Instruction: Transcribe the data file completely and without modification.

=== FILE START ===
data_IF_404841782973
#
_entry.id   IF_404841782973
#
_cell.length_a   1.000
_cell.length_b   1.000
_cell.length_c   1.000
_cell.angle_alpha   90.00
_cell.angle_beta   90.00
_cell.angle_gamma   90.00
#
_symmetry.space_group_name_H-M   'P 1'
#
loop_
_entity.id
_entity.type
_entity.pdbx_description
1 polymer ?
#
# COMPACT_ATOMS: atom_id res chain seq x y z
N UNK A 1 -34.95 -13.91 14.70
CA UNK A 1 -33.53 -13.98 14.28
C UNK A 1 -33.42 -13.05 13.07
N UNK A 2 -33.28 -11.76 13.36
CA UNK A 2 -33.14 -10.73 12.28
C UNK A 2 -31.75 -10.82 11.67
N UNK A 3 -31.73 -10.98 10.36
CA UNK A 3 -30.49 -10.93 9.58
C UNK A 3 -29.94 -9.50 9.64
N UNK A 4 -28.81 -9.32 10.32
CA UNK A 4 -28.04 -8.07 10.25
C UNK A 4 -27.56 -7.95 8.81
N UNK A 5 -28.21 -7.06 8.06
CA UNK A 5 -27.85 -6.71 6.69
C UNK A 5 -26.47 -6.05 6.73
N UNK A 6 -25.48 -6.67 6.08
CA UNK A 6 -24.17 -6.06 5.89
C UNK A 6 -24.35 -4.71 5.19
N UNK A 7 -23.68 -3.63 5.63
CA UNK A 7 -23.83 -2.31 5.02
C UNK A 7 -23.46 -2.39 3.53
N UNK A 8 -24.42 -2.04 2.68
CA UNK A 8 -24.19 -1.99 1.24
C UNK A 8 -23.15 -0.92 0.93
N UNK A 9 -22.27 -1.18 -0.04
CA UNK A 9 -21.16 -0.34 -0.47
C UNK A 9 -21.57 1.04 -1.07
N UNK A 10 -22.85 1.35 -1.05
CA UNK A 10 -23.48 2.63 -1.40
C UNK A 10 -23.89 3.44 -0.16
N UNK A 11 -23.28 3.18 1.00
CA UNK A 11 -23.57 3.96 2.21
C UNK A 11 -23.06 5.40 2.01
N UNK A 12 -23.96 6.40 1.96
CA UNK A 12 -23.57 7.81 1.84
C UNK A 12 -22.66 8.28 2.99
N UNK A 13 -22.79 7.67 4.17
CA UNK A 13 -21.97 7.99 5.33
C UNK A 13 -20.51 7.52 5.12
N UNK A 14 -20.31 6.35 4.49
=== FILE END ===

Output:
data_IF_404841782973
#
_entry.id   IF_404841782973
#
_cell.length_a   1.000
_cell.length_b   1.000
_cell.length_c   1.000
_cell.angle_alpha   90.00
_cell.angle_beta   90.00
_cell.angle_gamma   90.00
#
_symmetry.space_group_name_H-M   'P 1'
#
loop_
_entity.id
_entity.type
_entity.pdbx_description
1 polymer ?
#
# COMPACT_ATOMS: atom_id res chain seq x y z
N UNK A 1 -34.95 -13.91 14.70
CA UNK A 1 -33.53 -13.98 14.28
C UNK A 1 -33.42 -13.05 13.07
N UNK A 2 -33.28 -11.76 13.36
CA UNK A 2 -33.14 -10.73 12.28
C UNK A 2 -31.75 -10.82 11.67
N UNK A 3 -31.73 -10.98 10.36
CA UNK A 3 -30.49 -10.93 9.58
C UNK A 3 -29.94 -9.50 9.64
N UNK A 4 -28.81 -9.32 10.32
CA UNK A 4 -28.04 -8.07 10.25
C UNK A 4 -27.56 -7.95 8.81
N UNK A 5 -28.21 -7.06 8.06
CA UNK A 5 -27.85 -6.71 6.69
C UNK A 5 -26.47 -6.05 6.73
N UNK A 6 -25.48 -6.67 6.08
CA UNK A 6 -24.17 -6.06 5.89
C UNK A 6 -24.35 -4.71 5.19
N UNK A 7 -23.68 -3.63 5.63
CA UNK A 7 -23.83 -2.31 5.02
C UNK A 7 -23.46 -2.39 3.53
N UNK A 8 -24.42 -2.04 2.68
CA UNK A 8 -24.19 -1.99 1.24
C UNK A 8 -23.15 -0.92 0.93
N UNK A 9 -22.27 -1.18 -0.04
CA UNK A 9 -21.16 -0.34 -0.47
C UNK A 9 -21.57 1.04 -1.07
N UNK A 10 -22.85 1.35 -1.05
CA UNK A 10 -23.48 2.63 -1.40
C UNK A 10 -23.89 3.44 -0.16
N UNK A 11 -23.28 3.18 1.00
CA UNK A 11 -23.57 3.96 2.21
C UNK A 11 -23.06 5.40 2.01
N UNK A 12 -23.96 6.40 1.96
CA UNK A 12 -23.57 7.81 1.84
C UNK A 12 -22.66 8.28 2.99
N UNK A 13 -22.79 7.67 4.17
CA UNK A 13 -21.97 7.99 5.33
C UNK A 13 -20.51 7.52 5.12
N UNK A 14 -20.31 6.35 4.49